The focus on the close reading of texts suggests a new idea to SLJ’s columnist—an idea that taps librarians’ expertise and offers an exciting approach to inquiry.
In adopting the Common Core State Standards, U. S. educators are part of a larger educational reform movement. From England to Japan countries around the world are debating a national curricula. Why are so many nations considering one? And where does the impetus to do so come from? Marc Aronson ponders these questions in his latest Consider the Source column.
School librarians and the Common Core (CC) have been my focus all year, and especially this fall. Sue Bartle and I have been holding one workshop after another with teachers and librarians, spreading our CC gospel and hearing their issues and concerns. The great thing about being out in the field is that I learn as much as I teach—and one spectacular example of that recently took place in Buffalo, NY.
Marc Aronson discusses a set of books that looks at the same moment in history from three different angles. Taken together, the three titles offer a more comprehensive picture of a time of invention and discovery than we’d typically get from an individual book: one title focuses on a remarkable genius; another on a breakthrough invention; and the third title, which explores a transforming theory, is really best seen as a moment in which circumstance, individuals, and technology converge to make change possible.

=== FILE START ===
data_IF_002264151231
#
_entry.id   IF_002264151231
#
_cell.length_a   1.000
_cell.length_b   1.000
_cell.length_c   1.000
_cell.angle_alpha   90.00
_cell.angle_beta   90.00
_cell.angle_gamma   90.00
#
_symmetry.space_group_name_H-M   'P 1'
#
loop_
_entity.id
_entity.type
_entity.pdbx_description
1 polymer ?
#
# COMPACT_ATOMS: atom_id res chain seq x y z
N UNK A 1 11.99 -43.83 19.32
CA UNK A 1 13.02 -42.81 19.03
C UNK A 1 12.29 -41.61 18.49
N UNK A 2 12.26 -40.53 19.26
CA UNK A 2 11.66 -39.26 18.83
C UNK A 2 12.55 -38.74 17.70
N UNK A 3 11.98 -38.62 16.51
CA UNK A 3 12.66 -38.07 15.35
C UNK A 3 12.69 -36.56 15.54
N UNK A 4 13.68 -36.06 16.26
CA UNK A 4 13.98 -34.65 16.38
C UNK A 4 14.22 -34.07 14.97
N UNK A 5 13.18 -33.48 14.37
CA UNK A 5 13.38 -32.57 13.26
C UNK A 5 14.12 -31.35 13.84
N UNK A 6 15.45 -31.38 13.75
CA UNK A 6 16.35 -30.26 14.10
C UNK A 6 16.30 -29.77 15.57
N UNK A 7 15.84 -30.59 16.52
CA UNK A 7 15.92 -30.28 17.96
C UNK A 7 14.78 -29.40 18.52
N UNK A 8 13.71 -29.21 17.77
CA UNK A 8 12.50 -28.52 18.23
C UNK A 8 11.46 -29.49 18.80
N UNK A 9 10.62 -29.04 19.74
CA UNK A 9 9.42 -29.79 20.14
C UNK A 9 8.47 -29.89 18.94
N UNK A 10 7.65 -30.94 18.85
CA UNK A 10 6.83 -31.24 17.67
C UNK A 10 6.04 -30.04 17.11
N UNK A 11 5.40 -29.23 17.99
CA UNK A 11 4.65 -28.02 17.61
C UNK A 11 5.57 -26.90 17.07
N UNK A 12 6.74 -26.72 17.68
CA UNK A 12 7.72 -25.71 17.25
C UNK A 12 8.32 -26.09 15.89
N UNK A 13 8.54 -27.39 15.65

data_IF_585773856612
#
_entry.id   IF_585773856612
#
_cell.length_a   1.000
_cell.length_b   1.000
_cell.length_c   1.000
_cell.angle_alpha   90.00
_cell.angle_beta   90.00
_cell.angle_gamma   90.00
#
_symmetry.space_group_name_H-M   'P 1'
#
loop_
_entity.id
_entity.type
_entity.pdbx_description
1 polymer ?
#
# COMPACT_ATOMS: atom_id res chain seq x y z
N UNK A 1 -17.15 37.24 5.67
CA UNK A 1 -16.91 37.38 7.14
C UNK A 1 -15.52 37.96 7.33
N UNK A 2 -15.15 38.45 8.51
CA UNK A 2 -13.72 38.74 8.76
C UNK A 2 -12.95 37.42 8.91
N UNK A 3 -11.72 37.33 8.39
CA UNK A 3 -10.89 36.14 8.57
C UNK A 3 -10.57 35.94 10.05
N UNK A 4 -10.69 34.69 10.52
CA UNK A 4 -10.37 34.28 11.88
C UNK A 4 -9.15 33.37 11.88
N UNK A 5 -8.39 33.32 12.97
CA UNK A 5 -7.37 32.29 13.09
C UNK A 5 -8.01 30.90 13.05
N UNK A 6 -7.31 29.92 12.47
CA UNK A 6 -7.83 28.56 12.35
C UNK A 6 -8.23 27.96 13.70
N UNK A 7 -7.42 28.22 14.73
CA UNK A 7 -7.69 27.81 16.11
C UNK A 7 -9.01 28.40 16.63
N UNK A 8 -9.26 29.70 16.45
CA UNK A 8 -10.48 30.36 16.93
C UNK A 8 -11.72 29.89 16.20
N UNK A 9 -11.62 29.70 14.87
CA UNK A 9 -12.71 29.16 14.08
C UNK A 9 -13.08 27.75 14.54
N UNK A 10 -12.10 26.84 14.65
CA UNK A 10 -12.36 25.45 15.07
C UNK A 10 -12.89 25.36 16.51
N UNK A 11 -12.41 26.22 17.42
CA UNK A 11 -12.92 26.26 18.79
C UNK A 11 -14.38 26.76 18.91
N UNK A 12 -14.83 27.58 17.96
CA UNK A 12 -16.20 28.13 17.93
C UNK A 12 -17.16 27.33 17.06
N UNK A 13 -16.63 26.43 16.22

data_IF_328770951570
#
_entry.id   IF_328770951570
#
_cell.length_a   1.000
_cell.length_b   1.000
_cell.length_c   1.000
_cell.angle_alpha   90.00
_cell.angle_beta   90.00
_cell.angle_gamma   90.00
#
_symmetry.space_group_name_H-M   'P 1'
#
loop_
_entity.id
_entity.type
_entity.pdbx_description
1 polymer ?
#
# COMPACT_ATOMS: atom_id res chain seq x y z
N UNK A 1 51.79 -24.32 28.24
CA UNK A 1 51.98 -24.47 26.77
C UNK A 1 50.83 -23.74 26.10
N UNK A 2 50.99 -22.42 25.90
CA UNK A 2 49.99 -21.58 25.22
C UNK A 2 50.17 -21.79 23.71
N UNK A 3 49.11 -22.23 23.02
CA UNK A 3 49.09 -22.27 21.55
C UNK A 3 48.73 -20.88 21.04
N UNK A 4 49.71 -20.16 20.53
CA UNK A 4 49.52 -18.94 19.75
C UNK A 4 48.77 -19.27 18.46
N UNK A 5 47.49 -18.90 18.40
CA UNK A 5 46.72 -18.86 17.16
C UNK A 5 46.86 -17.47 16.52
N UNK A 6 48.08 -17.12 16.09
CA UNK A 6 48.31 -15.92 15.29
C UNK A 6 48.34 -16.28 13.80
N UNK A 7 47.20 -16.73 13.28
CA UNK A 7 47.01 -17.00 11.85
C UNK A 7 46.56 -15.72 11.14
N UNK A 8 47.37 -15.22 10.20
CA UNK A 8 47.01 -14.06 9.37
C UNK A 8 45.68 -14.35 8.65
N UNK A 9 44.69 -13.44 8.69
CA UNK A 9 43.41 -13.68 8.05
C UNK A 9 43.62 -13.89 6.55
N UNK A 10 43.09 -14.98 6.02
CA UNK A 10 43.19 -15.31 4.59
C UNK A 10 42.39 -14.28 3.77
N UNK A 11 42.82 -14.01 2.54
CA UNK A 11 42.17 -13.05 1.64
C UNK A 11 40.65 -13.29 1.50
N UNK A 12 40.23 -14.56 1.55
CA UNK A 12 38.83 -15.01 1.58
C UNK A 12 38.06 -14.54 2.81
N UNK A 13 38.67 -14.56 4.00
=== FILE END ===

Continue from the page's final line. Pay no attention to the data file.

We always warn kids not to “pile on”—adding an extra shove when another kid is already down. But in this case, I have to add my voice to Melissa Jacobs-Israel’s. Melissa has expressed her frustration with the Common Core’s infamous Appendix B: Text Exemplars and Performance Tasks, and I couldn’t agree more.Sadly, Appendix B isn’t down.
The Known and the Uncertain: The Special Challenge of Teaching Students to Think Like a Historian or Scientist
One of the joys of reading the Times Literary Supplement (TLS), the British book review journal that arrives in my mailbox more or less on schedule four times a month, is that it periodically includes lengthy essays drawn from lectures or from introductions to new books that are aimed at that borderline place between the educated layperson and the browsing academic. TLS’s editors often group a selection of each week’s works by theme, and its July 6 issue included several interesting reviews related to medieval heresy. One sentence in the piece stopped me in my tracks: “he” (I’ll tell you whom in a moment) “frames what he is not sure of within the boundaries of what he is sure about.”